Clipped From The Daily Spectrum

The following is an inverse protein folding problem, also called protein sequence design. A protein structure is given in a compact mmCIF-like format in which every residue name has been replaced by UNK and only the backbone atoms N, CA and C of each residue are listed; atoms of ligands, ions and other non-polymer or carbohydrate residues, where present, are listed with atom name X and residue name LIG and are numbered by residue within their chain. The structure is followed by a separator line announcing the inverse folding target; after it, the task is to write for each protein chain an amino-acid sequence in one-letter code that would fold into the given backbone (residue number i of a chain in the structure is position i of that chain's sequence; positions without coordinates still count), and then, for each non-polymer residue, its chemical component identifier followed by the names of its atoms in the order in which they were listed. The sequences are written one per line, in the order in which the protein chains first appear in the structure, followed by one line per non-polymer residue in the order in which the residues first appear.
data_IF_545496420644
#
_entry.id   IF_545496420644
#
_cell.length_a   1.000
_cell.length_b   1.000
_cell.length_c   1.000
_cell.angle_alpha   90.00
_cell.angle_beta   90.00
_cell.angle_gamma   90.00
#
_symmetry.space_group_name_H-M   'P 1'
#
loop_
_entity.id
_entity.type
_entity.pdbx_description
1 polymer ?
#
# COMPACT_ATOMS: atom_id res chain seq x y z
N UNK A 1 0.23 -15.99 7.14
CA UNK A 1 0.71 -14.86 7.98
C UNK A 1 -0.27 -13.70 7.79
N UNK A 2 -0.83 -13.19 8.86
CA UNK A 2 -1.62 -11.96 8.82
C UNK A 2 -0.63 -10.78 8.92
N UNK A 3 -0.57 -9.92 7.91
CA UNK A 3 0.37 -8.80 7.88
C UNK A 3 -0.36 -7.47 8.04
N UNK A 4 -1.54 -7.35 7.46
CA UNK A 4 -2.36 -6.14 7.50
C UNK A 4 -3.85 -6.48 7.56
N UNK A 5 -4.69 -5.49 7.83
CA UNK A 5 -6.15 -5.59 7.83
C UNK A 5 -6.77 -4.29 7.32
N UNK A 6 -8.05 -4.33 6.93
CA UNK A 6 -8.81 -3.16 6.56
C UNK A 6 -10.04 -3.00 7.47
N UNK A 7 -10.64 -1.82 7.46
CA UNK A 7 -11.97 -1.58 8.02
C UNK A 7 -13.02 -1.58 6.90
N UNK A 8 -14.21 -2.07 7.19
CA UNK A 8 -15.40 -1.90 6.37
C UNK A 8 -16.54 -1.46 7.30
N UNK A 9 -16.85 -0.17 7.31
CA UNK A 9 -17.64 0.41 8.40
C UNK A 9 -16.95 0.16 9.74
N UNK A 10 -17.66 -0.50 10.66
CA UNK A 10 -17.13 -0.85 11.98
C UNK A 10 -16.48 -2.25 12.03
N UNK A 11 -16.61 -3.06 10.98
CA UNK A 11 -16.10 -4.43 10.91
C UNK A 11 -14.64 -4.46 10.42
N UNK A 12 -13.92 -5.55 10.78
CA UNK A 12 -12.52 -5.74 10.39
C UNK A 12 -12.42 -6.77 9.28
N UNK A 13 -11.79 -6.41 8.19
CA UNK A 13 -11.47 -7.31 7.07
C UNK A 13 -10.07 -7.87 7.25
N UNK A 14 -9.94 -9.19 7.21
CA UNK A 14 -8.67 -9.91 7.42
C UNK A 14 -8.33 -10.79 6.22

Pitt Nicklau&designed golf course may be in Washington's future by Jeanette Rusk staff writer WASHINGTON CITY Move over Arnold Palmer. The Palmer-designed Palmer-designed Palmer-designed Palmer-designed golf course being built in the Paradise Canyon development in northwest St. George may have to share the glory with a Jack Nicklaus-designed Nicklaus-designed Nicklaus-designed course which an investor says could be in Washington City's future. Bob Barker of Salt Lake City, one of four partners in the Redlands Co. which owns about 230 acres surrounding surrounding the Washington 1-15 1-15 1-15 interchange, interchange, says his group is looking at the feasibility of turning 160 acres north and east of the interchange into a novel kind of Nicklaus-designed Nicklaus-designed Nicklaus-designed golf course. Barker was in Washington Thursday Thursday and spoke at the bi-monthly bi-monthly bi-monthly Chamber of Commerce luncheon on plans for the golf course as well as the development of the rest of the property around the interchange. Other entities "It's a project that we hope will come to fruition rather rapidly," Barker said, of the golf course plans. Three other entities besides the Red-lands Red-lands Red-lands Co., plus the city of Washington, Washington, are participating, he said. He claims Nicklaus' company, "Nick-laus "Nick-laus "Nick-laus Golfource," is "very interested" interested" in designing the course, and it's just a question of whether the four investment entities involved "can make it work." "We'd like to see it be a municipal Pasadena, Calif. He lived in Pasadena and Kanab, Utah, before moving to St. George in 1978. He worked as a plumber and pipe fitter and was a member of the Plumbers and Pipe-Fitters Pipe-Fitters Pipe-Fitters Union Local Local 280. As a member of the LDS Church, he held the office of high priest and had served as a home teacher teacher and Sunday School teacher as well as in various capacities. He enjoyed enjoyed coin collecting, gun collecting, reading and keeping up on football. course, ne aaaea. The design that is being considered would be unique, Barker explained. It would be an 18-hole 18-hole 18-hole golf course, plus 18 holes of "Cayman golf," which he described as "short golf, with a special ball." There is only one such course in existence, he said, and it is one built by Nicklaus on the Cayman Islands. The idea of the Washington course would be to "intermix regular golf with fast evening or luncheon games," Barker said. The golf course location would be in the vicinity of Green Spring, which flows into Mill Creek, north and east of the freeway interchange. Plan changed The Redlands Co. bought most of the property it owns around the interchange interchange back in 1964, Barker explained. explained. He said the group's original master plan to develop mainly traveler traveler services in the area has been drastically changed as the partners have watched Washington "mature and become more viable as a city." But he claims the investors have been "fiddling with the golf course idea for 15 of the 20 years." "Our dreams are going to come true far beyond our original concepts," concepts," Barker said of the overall development development of the Redlands property. Skirting specific revelations on other plans, he talked about "whether the area is mature enough for a 'regional center,' " but said he could not at this time be more specific on plans for developing the rest of the property. property. "I can't talk about the other plans," he said. "It would be premature." premature." He said the Redlands Co. is getting together with several of the neighboring neighboring landowners to do some joint community planning and possibly even some joint projects. Barker is a partner in a Salt Lake architectural firm, Barker and Clayton. Clayton. His other partners in the Red-lands Red-lands Red-lands Co. are his architecture partner, partner, Nelson Clayton; his brother, Dr. Allan Barker, a cardiologist; and Howard Barlow, from California. Semi-invisible Semi-invisible Semi-invisible "We have been semi-invisible semi-invisible semi-invisible and semi-silent semi-silent semi-silent partners in Washington City for more than 20 years," Barker told the Chamber audience. "We've had great vibes about Washington and Washington County for some Spectrum Friday. October 18, 1985 3 time. I thought it was time to come out from under the clouds and tell you who we are, how we got here, what our interests are, and what we see on the horizon." The Barker group's interest in southern Utah freeway property started more than 20 years ago, Barker Barker explained, when plans were made for the new interstate freeway network and the 1-15 1-15 1-15 connection to I-70 I-70 I-70 at Cove Fort. "It was a major change in the pattern of the traveling public, opening southern Utah to potential potential tourist traffic and stops," he said. The Redlands Co. bought the property property with the idea of developing service service stations, motels and traveler services. The original master plan for the area included seven service stations, Barker said. "We envisioned envisioned it as an overnight watering stop." Desirable area However, Barker said, his group's objectives and concepts have changed over the years as the partners partners "have learned that the area is more desirable to more people than we understood." The company now is looking at "something much more stable, not overnight people here for seasons or living here," Barker said. "The group has made a general commitment to achieve an excellence excellence of our product," he said. "We will preserve the general values of the community." Barker went on to say he is a member of the LDS Church and shares the community's values. The parts of the Redlands property that have been sold to date are parcels parcels for the Sundowner Inn and the two service stations at the interchange. interchange. The Redlands RV Park formed as a sub-corporation sub-corporation sub-corporation of the Redlands Co. was built 10 years ago on 18 acres of the property. Barker said the investment group from the beginning anticipated a "long period of involvement in the property," but not quite as long as it is turning out to be. "We've had the privilege of working with six or seven seven different administrations in Washington," he said. "We've wondered at times whether whether the benefit from the property would accrue to us or to our children now it may be our grandchildren."